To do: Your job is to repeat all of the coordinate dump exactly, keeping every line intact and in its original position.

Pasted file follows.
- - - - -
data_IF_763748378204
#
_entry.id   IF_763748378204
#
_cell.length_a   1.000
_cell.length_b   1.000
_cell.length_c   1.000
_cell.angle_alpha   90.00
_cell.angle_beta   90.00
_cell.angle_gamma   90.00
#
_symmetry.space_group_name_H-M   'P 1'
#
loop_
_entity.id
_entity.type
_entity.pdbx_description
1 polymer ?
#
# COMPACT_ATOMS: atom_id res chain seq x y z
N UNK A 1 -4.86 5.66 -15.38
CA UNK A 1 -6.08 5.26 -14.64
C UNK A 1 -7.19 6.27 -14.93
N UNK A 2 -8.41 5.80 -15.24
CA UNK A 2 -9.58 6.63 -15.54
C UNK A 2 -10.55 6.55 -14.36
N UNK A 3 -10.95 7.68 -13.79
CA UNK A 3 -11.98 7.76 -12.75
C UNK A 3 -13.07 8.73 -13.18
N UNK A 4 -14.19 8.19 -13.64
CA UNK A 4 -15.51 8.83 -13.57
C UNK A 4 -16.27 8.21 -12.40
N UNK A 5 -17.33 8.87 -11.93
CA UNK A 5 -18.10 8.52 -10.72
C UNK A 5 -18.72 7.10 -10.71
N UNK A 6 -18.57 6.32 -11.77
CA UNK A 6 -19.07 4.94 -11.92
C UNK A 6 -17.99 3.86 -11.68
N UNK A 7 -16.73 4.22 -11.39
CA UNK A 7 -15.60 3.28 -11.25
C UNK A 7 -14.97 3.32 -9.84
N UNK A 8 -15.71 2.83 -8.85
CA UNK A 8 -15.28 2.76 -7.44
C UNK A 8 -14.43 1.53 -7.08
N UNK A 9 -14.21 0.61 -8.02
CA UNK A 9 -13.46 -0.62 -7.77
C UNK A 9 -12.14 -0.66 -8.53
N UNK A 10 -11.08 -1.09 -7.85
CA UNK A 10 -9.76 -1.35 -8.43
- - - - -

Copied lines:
data_IF_763748378204
#
_entry.id   IF_763748378204
#
_cell.length_a   1.000
_cell.length_b   1.000
_cell.length_c   1.000
_cell.angle_alpha   90.00
_cell.angle_beta   90.00
_cell.angle_gamma   90.00
#
_symmetry.space_group_name_H-M   'P 1'
#
loop_
_entity.id
_entity.type
_entity.pdbx_description
1 polymer ?
#
# COMPACT_ATOMS: atom_id res chain seq x y z
N UNK A 1 -4.86 5.66 -15.38
CA UNK A 1 -6.08 5.26 -14.64
C UNK A 1 -7.19 6.27 -14.93
N UNK A 2 -8.41 5.80 -15.24
CA UNK A 2 -9.58 6.63 -15.54
C UNK A 2 -10.55 6.55 -14.36
N UNK A 3 -10.95 7.68 -13.79
CA UNK A 3 -11.98 7.76 -12.75
C UNK A 3 -13.07 8.73 -13.18
N UNK A 4 -14.19 8.19 -13.64
CA UNK A 4 -15.51 8.83 -13.57
C UNK A 4 -16.27 8.21 -12.40
N UNK A 5 -17.33 8.87 -11.93
CA UNK A 5 -18.10 8.52 -10.72
C UNK A 5 -18.72 7.10 -10.71
N UNK A 6 -18.57 6.32 -11.77
CA UNK A 6 -19.07 4.94 -11.92
C UNK A 6 -17.99 3.86 -11.68
N UNK A 7 -16.73 4.22 -11.39
CA UNK A 7 -15.60 3.28 -11.25
C UNK A 7 -14.97 3.32 -9.84
N UNK A 8 -15.71 2.83 -8.85
CA UNK A 8 -15.28 2.76 -7.44
C UNK A 8 -14.43 1.53 -7.08
N UNK A 9 -14.21 0.61 -8.02
CA UNK A 9 -13.46 -0.62 -7.77
C UNK A 9 -12.14 -0.66 -8.53
N UNK A 10 -11.08 -1.09 -7.85
CA UNK A 10 -9.76 -1.35 -8.43